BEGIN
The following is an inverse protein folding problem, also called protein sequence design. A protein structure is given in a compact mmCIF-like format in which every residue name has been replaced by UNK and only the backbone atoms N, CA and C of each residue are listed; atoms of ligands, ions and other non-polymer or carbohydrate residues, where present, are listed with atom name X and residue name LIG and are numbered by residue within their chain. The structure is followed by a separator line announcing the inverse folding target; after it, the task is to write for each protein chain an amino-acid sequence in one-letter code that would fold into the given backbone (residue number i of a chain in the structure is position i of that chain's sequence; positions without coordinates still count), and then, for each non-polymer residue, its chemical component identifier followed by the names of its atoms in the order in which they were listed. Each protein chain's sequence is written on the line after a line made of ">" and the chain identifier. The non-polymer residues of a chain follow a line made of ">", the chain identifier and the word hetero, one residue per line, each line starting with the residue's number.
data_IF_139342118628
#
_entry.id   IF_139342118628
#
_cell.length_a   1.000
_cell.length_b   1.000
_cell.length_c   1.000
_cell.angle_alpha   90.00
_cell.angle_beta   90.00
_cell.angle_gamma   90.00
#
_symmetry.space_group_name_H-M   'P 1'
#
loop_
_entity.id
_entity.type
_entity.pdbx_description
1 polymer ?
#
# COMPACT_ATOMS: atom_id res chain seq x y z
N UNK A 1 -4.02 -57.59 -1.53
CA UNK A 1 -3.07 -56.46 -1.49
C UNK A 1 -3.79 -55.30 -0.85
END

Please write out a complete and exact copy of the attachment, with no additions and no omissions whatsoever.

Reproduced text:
The following is an inverse protein folding problem, also called protein sequence design. A protein structure is given in a compact mmCIF-like format in which every residue name has been replaced by UNK and only the backbone atoms N, CA and C of each residue are listed; atoms of ligands, ions and other non-polymer or carbohydrate residues, where present, are listed with atom name X and residue name LIG and are numbered by residue within their chain. The structure is followed by a separator line announcing the inverse folding target; after it, the task is to write for each protein chain an amino-acid sequence in one-letter code that would fold into the given backbone (residue number i of a chain in the structure is position i of that chain's sequence; positions without coordinates still count), and then, for each non-polymer residue, its chemical component identifier followed by the names of its atoms in the order in which they were listed. Each protein chain's sequence is written on the line after a line made of ">" and the chain identifier. The non-polymer residues of a chain follow a line made of ">", the chain identifier and the word hetero, one residue per line, each line starting with the residue's number.
data_IF_139342118628
#
_entry.id   IF_139342118628
#
_cell.length_a   1.000
_cell.length_b   1.000
_cell.length_c   1.000
_cell.angle_alpha   90.00
_cell.angle_beta   90.00
_cell.angle_gamma   90.00
#
_symmetry.space_group_name_H-M   'P 1'
#
loop_
_entity.id
_entity.type
_entity.pdbx_description
1 polymer ?
#
# COMPACT_ATOMS: atom_id res chain seq x y z
N UNK A 1 -4.02 -57.59 -1.53
CA UNK A 1 -3.07 -56.46 -1.49
C UNK A 1 -3.79 -55.30 -0.85